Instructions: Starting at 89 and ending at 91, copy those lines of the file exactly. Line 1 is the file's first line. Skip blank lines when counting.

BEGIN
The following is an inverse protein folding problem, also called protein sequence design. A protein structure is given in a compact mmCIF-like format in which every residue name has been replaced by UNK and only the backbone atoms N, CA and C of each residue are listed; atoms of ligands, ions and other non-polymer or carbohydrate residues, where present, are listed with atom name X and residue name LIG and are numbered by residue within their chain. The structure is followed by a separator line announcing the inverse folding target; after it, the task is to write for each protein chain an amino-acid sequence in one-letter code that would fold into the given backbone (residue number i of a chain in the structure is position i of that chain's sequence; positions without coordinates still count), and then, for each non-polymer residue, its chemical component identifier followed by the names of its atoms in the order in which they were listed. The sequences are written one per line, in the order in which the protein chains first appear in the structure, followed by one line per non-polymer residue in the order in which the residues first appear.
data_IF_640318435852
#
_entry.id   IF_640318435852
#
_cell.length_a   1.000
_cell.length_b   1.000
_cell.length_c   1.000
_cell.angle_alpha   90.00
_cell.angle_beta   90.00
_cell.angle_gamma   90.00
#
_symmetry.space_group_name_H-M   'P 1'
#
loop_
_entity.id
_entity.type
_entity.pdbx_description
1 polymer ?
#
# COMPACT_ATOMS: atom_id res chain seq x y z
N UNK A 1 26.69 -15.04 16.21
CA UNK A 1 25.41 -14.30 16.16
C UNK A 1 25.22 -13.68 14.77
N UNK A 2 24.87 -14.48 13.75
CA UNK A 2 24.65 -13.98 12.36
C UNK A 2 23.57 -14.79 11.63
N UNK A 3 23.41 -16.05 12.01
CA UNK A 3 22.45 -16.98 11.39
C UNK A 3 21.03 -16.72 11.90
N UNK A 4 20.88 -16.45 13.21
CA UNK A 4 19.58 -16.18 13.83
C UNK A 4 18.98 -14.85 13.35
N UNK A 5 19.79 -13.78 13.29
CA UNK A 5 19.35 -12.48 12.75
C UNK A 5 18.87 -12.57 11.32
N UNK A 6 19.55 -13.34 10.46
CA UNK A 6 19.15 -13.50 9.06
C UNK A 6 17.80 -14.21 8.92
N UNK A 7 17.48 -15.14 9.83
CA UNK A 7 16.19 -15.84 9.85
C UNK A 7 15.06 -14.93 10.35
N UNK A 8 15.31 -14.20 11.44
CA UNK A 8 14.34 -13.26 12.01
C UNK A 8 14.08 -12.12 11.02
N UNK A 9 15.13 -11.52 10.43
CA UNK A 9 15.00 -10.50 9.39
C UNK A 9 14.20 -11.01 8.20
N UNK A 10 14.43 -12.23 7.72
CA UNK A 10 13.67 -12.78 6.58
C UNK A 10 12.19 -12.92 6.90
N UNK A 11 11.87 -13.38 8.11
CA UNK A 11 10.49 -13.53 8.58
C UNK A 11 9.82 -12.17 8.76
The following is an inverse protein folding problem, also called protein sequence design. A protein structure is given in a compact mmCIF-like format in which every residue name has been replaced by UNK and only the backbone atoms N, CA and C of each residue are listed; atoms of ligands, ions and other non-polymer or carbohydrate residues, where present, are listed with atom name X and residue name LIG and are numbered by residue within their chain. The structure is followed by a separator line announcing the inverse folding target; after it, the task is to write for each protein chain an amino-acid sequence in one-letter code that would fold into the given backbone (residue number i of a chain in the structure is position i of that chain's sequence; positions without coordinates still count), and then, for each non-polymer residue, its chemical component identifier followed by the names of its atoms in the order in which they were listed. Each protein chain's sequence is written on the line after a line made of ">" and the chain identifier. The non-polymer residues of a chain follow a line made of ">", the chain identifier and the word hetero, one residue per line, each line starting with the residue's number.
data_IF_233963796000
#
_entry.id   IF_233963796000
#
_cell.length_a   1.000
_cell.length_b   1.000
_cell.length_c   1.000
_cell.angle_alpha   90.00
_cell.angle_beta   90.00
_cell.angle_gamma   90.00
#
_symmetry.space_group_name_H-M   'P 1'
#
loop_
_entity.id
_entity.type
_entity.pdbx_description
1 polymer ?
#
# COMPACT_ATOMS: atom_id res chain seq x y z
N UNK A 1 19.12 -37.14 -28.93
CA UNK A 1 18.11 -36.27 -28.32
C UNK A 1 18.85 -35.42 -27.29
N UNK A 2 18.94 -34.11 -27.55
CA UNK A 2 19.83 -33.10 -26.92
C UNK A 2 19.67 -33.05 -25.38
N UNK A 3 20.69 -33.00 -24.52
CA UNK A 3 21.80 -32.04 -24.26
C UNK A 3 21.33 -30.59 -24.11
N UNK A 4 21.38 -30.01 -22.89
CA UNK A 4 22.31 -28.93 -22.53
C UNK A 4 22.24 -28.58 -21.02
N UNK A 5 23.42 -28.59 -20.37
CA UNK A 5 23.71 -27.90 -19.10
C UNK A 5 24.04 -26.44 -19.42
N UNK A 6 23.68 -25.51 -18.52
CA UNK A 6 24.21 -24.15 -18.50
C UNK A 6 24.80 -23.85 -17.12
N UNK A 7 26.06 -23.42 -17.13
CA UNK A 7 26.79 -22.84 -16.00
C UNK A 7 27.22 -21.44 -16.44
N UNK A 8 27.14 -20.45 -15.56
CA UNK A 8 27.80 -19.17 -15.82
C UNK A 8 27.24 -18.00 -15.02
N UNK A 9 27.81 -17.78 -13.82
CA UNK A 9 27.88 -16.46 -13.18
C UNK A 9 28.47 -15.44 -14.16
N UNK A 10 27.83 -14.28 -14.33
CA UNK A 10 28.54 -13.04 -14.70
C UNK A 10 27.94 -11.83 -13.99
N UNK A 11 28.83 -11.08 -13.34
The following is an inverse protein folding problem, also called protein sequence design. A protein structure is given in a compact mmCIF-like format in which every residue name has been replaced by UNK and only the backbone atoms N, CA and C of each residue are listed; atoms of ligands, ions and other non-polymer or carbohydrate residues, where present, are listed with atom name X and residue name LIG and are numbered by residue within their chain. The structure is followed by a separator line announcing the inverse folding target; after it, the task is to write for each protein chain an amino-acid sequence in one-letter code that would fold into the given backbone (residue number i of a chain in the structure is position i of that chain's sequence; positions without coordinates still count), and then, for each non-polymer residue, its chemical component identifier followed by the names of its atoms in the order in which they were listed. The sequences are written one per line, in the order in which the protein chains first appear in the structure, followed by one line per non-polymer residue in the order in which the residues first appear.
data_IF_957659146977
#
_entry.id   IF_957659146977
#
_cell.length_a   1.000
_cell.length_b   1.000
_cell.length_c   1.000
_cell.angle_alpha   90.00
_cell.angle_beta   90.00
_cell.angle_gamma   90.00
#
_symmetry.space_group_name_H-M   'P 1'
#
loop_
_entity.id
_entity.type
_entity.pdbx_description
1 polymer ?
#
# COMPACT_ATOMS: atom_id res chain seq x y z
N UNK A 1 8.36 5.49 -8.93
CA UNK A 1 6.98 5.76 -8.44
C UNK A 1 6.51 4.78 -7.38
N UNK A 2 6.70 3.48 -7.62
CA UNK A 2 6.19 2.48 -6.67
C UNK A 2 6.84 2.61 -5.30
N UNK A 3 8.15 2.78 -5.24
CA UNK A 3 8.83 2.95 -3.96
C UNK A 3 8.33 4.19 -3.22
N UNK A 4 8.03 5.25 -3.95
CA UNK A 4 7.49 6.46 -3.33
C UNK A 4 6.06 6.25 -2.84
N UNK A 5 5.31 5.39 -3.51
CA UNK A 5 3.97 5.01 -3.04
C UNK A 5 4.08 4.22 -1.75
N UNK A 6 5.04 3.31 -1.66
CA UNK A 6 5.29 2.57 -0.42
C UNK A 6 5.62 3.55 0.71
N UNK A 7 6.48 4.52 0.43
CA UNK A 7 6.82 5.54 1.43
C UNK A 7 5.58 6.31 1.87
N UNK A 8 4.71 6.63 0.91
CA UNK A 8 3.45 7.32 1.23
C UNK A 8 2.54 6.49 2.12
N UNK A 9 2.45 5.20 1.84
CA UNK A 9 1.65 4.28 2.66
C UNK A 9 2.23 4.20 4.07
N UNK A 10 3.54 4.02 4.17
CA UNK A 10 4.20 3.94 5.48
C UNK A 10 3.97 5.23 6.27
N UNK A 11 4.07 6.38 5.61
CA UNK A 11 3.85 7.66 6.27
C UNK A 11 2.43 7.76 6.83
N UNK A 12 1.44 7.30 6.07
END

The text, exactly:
CA UNK A 5 23.71 -27.90 -19.10
C UNK A 5 24.04 -26.44 -19.42
N UNK A 6 23.68 -25.51 -18.52